Admittedly, these extreme measures will probably never be taken by the American government because Americans are protected by their Constitution and such draconian measures are unconstitutional. Nevertheless, there is always the danger of other infringements of rights through these technologies.
Edward Snowden warned that governments might exploit these massive data-gathering infrastructures by justifying that they have the right to engage in a massive breach of privacy in an event of another pandemic or terrorist attack. The setting up of a massive public surveillance has always been one of the slow steps to total authoritarian tyranny.
To help put the threat of government overreach in perspective, take a look at how China has been abusing the collection of citizens' information through their social credit system. What was first sold as a benign system of security and social convenience by the government turns out to be a nightmare surveillance state where whistle-blowers who speak up against the government are silenced.
Hackers and Security Issues
Unfortunately, even in this trying time where just about everyone around the globe is suffering hardships brought upon by the coronavirus, there are still some who would choose to add to the world’s problems by engaging in unethical and downright destructive behavior like hacking and stealing information.
Imagine the risk involved once we have a large system in place whereby the public will provide their data and information to the cloud.
There has been case after case of cybersecurity threats, including an incident where hackers attacked the U.S. Department of Health and Human Service computer systems in an attempt to undermine public health officials’ response to mitigating the virus. Now imagine the risk involved once we have a large system in place whereby the public will provide their data and information to the cloud. We’ve already experienced hackers hijacking apps such as Zoom and scams that involve spyware apps that prey on those who are panicking over the coronavirus threat.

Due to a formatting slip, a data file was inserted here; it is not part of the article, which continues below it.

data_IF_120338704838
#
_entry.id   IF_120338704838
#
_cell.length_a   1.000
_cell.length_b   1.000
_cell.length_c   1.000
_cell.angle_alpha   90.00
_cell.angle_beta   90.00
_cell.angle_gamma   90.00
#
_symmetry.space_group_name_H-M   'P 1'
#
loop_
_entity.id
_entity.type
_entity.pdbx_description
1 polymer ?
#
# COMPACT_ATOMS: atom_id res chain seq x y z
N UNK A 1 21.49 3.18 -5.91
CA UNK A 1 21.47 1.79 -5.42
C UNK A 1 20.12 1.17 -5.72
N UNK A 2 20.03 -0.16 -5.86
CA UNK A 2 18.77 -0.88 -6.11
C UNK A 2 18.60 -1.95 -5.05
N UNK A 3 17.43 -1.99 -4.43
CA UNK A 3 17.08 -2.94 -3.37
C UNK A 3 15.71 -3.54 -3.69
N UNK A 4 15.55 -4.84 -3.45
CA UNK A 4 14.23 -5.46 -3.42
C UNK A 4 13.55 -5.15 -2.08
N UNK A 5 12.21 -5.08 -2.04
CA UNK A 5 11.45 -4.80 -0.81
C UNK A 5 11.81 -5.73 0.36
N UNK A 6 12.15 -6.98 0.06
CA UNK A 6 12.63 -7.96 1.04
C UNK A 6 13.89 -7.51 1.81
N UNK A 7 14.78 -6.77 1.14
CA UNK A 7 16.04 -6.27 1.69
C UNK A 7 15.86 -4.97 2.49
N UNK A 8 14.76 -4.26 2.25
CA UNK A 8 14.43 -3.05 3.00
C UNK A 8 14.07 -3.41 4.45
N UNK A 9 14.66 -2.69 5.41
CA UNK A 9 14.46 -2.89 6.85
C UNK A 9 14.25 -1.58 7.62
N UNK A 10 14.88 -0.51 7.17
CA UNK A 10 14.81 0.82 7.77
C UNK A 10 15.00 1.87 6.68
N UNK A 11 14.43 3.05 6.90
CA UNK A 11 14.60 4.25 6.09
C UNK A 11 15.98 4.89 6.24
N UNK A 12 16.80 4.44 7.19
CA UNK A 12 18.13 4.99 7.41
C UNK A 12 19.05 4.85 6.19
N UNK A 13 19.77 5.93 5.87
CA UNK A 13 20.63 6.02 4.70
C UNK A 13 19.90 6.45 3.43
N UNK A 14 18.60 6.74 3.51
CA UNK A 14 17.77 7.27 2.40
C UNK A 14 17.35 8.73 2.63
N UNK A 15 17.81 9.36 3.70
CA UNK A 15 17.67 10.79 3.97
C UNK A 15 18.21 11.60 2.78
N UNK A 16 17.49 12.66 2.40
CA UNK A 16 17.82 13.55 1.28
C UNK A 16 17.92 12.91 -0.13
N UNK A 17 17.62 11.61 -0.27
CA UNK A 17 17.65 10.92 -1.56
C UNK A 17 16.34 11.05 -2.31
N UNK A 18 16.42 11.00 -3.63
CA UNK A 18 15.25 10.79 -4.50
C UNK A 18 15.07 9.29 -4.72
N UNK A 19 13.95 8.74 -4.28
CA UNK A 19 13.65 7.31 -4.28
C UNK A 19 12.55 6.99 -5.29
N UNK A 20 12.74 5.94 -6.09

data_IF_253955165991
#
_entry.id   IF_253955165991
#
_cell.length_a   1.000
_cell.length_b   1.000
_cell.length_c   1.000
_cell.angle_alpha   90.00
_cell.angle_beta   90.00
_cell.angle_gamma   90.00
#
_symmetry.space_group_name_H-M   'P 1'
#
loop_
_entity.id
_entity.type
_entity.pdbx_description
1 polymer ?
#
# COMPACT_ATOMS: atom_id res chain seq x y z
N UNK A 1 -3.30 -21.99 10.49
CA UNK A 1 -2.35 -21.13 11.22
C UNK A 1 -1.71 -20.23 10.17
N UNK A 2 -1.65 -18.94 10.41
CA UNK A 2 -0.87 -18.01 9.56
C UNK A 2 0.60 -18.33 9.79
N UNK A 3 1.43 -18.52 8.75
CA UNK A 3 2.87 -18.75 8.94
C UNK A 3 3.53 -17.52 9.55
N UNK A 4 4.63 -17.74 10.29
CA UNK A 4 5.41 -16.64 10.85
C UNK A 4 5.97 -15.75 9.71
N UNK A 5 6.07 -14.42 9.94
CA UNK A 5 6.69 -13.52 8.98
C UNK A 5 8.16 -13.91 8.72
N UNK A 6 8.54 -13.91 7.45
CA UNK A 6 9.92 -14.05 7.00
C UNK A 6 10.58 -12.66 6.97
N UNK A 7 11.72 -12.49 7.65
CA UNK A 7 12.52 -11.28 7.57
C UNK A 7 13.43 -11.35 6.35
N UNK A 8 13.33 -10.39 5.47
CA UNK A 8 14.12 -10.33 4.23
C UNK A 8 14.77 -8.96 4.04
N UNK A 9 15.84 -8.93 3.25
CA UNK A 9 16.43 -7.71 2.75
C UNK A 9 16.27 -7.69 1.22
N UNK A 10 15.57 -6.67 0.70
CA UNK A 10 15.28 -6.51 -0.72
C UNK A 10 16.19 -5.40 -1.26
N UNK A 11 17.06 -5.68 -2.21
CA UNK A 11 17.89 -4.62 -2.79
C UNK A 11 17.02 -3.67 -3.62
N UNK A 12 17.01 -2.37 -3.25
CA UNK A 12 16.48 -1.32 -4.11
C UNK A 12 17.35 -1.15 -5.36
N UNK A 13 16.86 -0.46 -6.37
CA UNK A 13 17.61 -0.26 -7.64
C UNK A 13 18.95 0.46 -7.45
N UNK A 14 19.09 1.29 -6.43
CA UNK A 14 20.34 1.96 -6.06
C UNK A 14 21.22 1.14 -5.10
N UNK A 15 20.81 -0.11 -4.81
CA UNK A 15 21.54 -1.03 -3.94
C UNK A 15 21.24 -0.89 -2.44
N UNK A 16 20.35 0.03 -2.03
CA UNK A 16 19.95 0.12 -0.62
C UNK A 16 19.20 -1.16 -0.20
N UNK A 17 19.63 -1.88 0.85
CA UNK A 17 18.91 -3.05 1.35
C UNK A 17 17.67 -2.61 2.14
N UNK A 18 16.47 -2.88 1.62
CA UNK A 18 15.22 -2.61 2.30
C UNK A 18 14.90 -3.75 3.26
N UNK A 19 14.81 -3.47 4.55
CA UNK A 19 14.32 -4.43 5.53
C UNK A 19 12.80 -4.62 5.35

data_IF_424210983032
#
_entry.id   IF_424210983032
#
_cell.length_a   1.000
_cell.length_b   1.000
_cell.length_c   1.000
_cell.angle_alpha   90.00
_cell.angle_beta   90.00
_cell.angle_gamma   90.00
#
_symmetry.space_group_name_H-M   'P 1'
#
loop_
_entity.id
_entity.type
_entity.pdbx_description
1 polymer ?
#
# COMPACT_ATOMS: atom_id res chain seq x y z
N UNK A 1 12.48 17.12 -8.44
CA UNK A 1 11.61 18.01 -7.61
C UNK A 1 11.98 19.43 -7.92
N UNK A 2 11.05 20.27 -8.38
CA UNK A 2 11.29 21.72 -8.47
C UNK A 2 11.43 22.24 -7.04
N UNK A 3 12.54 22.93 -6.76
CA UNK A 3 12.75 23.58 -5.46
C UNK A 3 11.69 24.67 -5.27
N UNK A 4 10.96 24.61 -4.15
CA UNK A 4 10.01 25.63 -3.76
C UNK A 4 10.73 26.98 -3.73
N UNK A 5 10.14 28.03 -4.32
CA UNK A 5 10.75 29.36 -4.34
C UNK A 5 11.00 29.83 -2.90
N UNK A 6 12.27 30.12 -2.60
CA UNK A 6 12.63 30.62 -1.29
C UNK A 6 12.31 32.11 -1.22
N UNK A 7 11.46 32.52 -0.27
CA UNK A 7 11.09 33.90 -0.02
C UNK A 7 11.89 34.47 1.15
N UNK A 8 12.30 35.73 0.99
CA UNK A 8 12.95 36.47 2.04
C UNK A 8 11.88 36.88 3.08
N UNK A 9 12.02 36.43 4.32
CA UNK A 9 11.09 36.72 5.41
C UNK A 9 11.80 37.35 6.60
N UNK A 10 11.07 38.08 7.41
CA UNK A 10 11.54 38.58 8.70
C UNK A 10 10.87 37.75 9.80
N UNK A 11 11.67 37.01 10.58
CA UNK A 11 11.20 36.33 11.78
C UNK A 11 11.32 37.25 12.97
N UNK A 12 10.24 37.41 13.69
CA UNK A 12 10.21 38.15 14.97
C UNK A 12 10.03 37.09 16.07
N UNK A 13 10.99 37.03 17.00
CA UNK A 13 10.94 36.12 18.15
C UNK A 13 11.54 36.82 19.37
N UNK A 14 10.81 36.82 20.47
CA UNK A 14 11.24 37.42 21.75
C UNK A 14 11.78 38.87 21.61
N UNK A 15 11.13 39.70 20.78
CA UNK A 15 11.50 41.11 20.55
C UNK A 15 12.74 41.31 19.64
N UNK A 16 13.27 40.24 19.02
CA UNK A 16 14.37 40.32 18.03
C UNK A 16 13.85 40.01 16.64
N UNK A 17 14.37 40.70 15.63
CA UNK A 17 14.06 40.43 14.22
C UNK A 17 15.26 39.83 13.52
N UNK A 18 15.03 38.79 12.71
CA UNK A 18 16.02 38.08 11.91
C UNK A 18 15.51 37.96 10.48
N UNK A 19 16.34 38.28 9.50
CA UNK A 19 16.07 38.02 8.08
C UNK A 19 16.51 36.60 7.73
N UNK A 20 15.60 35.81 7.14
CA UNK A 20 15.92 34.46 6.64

Potential Rise of Monopoly Collusion for an Unproven Solution
There are some criticisms about why the trace contact app won’t be effective. Critics cite that unless we can amass the majority of people to be onboarded onto the app, it would be difficult to make them work effectively. The one way we can ensure massive participation is for tech giants like Google and Apple to come together in creating this massive infrastructure.
This act does bring up the question of future consolidations of both companies. Like Peter Thiel, I don’t think that monopolies are necessarily bad. However, these tech giants don’t exactly have a sterling reputation when it comes to serving the public interest. This unprecedented truce between these two companies might spell a new era for collusion on a massive scale, and once that creature is formed, there will be almost no stopping it. Smaller competitors won't be able to stem their overreaching grasp and potentially unethical behavior.
Knowing the risks that come with the implementation of the app-based contact tracing system, perhaps it would be wise to think through the loss of privacy if you signed up for this service. There still isn’t any real data that proves the effectiveness of these apps. In the meantime, the downside outweighs the benefits in the sense that we will be giving up so much of our privacy and civil liberties in the long run for the sake of adopting something that might or might not work in the present.
As mentioned earlier in the article, the best way to come through this crisis is to stop focusing on our differences and instead work together to defeat this virus as fast as we can for our own sake. We might not even need to employ the use of the app if everyone takes it upon themselves to act responsibly in this crisis by wearing masks and keeping their distance from others at all times.